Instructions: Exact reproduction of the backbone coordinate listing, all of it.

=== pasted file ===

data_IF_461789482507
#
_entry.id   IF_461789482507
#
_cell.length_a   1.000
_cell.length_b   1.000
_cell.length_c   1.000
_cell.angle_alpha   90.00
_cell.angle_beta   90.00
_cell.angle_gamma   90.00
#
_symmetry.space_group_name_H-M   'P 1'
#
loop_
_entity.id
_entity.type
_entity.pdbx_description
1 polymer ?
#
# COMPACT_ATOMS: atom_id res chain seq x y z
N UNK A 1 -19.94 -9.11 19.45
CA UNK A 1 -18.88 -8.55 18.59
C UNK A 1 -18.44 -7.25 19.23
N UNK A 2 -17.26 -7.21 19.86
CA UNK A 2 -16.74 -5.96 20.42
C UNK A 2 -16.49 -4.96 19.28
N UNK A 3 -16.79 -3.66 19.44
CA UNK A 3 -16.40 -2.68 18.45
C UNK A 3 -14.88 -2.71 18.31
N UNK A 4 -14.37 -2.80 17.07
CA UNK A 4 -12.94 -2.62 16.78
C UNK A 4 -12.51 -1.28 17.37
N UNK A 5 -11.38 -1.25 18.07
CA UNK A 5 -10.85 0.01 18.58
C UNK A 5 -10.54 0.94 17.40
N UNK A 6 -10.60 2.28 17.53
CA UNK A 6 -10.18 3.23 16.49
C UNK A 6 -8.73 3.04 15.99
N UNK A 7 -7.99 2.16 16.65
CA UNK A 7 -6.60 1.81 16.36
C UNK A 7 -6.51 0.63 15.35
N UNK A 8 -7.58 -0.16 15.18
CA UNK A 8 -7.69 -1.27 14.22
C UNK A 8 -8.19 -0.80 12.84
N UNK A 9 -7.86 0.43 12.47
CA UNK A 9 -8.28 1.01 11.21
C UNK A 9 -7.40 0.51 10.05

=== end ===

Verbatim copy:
data_IF_461789482507
#
_entry.id   IF_461789482507
#
_cell.length_a   1.000
_cell.length_b   1.000
_cell.length_c   1.000
_cell.angle_alpha   90.00
_cell.angle_beta   90.00
_cell.angle_gamma   90.00
#
_symmetry.space_group_name_H-M   'P 1'
#
loop_
_entity.id
_entity.type
_entity.pdbx_description
1 polymer ?
#
# COMPACT_ATOMS: atom_id res chain seq x y z
N UNK A 1 -19.94 -9.11 19.45
CA UNK A 1 -18.88 -8.55 18.59
C UNK A 1 -18.44 -7.25 19.23
N UNK A 2 -17.26 -7.21 19.86
CA UNK A 2 -16.74 -5.96 20.42
C UNK A 2 -16.49 -4.96 19.28
N UNK A 3 -16.79 -3.66 19.44
CA UNK A 3 -16.40 -2.68 18.45
C UNK A 3 -14.88 -2.71 18.31
N UNK A 4 -14.37 -2.80 17.07
CA UNK A 4 -12.94 -2.62 16.78
C UNK A 4 -12.51 -1.28 17.37
N UNK A 5 -11.38 -1.25 18.07
CA UNK A 5 -10.85 0.01 18.58
C UNK A 5 -10.54 0.94 17.40
N UNK A 6 -10.60 2.28 17.53
CA UNK A 6 -10.18 3.23 16.49
C UNK A 6 -8.73 3.04 15.99
N UNK A 7 -7.99 2.16 16.65
CA UNK A 7 -6.60 1.81 16.36
C UNK A 7 -6.51 0.63 15.35
N UNK A 8 -7.58 -0.16 15.18
CA UNK A 8 -7.69 -1.27 14.22
C UNK A 8 -8.19 -0.80 12.84
N UNK A 9 -7.86 0.43 12.47
CA UNK A 9 -8.28 1.01 11.21
C UNK A 9 -7.40 0.51 10.05